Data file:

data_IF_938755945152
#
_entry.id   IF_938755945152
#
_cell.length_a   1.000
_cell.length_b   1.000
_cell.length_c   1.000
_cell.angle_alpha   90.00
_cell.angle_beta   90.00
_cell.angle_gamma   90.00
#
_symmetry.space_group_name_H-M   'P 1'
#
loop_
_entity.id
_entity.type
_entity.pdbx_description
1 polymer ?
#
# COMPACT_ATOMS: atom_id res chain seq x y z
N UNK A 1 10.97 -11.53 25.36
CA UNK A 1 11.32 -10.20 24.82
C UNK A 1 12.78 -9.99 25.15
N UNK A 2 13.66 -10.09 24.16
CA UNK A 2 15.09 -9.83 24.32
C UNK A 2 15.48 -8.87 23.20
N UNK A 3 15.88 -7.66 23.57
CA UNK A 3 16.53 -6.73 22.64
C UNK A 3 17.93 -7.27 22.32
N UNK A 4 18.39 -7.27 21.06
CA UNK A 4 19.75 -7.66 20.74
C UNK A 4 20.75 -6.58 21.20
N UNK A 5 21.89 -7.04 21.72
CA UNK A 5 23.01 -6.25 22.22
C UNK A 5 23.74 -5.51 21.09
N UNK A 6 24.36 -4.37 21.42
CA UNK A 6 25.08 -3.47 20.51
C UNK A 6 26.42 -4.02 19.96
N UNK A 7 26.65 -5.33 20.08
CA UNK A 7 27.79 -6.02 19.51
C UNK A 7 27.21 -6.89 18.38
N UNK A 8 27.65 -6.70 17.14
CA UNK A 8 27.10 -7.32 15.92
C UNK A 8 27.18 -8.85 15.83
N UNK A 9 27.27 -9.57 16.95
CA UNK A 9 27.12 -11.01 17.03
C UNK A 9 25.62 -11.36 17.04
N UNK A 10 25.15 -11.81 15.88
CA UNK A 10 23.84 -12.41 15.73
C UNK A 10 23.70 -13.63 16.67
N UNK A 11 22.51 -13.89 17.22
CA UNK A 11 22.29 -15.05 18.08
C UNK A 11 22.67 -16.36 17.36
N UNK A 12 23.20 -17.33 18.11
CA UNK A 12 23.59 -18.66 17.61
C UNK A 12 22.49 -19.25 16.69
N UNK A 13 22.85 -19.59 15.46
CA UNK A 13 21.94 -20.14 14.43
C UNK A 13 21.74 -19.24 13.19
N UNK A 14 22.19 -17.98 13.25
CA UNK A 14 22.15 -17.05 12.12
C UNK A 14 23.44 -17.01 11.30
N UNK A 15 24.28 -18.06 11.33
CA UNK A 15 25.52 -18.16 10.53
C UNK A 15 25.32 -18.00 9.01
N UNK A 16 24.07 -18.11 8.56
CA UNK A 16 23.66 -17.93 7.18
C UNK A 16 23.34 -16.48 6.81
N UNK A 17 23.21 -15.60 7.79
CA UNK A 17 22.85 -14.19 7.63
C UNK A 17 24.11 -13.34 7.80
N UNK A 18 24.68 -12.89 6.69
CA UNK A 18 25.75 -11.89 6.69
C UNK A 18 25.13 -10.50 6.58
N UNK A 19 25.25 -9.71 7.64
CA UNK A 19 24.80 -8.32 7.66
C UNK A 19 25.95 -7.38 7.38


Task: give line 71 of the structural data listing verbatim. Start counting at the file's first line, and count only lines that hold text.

C UNK A 17 24.11 -13.34 7.80